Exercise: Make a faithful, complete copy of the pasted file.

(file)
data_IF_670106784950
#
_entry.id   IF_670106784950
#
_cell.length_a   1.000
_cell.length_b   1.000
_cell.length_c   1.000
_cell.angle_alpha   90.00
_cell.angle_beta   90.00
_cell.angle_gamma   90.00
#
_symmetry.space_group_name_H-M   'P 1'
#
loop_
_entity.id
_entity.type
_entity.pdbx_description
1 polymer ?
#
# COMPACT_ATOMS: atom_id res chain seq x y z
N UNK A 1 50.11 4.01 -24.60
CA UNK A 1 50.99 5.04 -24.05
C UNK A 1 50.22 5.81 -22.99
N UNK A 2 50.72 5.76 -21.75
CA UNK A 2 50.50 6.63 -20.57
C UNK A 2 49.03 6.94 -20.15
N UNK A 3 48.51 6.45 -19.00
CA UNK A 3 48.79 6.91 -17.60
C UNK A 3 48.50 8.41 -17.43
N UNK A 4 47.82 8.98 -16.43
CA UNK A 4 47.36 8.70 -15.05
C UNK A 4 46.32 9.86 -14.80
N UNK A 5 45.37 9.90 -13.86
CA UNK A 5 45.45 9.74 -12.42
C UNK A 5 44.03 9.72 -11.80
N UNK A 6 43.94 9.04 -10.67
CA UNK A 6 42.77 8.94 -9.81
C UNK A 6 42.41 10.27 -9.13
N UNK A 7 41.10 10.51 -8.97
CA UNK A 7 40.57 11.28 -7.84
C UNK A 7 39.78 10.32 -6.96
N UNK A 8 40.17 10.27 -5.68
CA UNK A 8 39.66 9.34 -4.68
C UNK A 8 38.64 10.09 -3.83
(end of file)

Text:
data_IF_670106784950
#
_entry.id   IF_670106784950
#
_cell.length_a   1.000
_cell.length_b   1.000
_cell.length_c   1.000
_cell.angle_alpha   90.00
_cell.angle_beta   90.00
_cell.angle_gamma   90.00
#
_symmetry.space_group_name_H-M   'P 1'
#
loop_
_entity.id
_entity.type
_entity.pdbx_description
1 polymer ?
#
# COMPACT_ATOMS: atom_id res chain seq x y z
N UNK A 1 50.11 4.01 -24.60
CA UNK A 1 50.99 5.04 -24.05
C UNK A 1 50.22 5.81 -22.99
N UNK A 2 50.72 5.76 -21.75
CA UNK A 2 50.50 6.63 -20.57
C UNK A 2 49.03 6.94 -20.15
N UNK A 3 48.51 6.45 -19.00
CA UNK A 3 48.79 6.91 -17.60
C UNK A 3 48.50 8.41 -17.43
N UNK A 4 47.82 8.98 -16.43
CA UNK A 4 47.36 8.70 -15.05
C UNK A 4 46.32 9.86 -14.80
N UNK A 5 45.37 9.90 -13.86
CA UNK A 5 45.45 9.74 -12.42
C UNK A 5 44.03 9.72 -11.80
N UNK A 6 43.94 9.04 -10.67
CA UNK A 6 42.77 8.94 -9.81
C UNK A 6 42.41 10.27 -9.13
N UNK A 7 41.10 10.51 -8.97
CA UNK A 7 40.57 11.28 -7.84
C UNK A 7 39.78 10.32 -6.96
N UNK A 8 40.17 10.27 -5.68
CA UNK A 8 39.66 9.34 -4.68
C UNK A 8 38.64 10.09 -3.83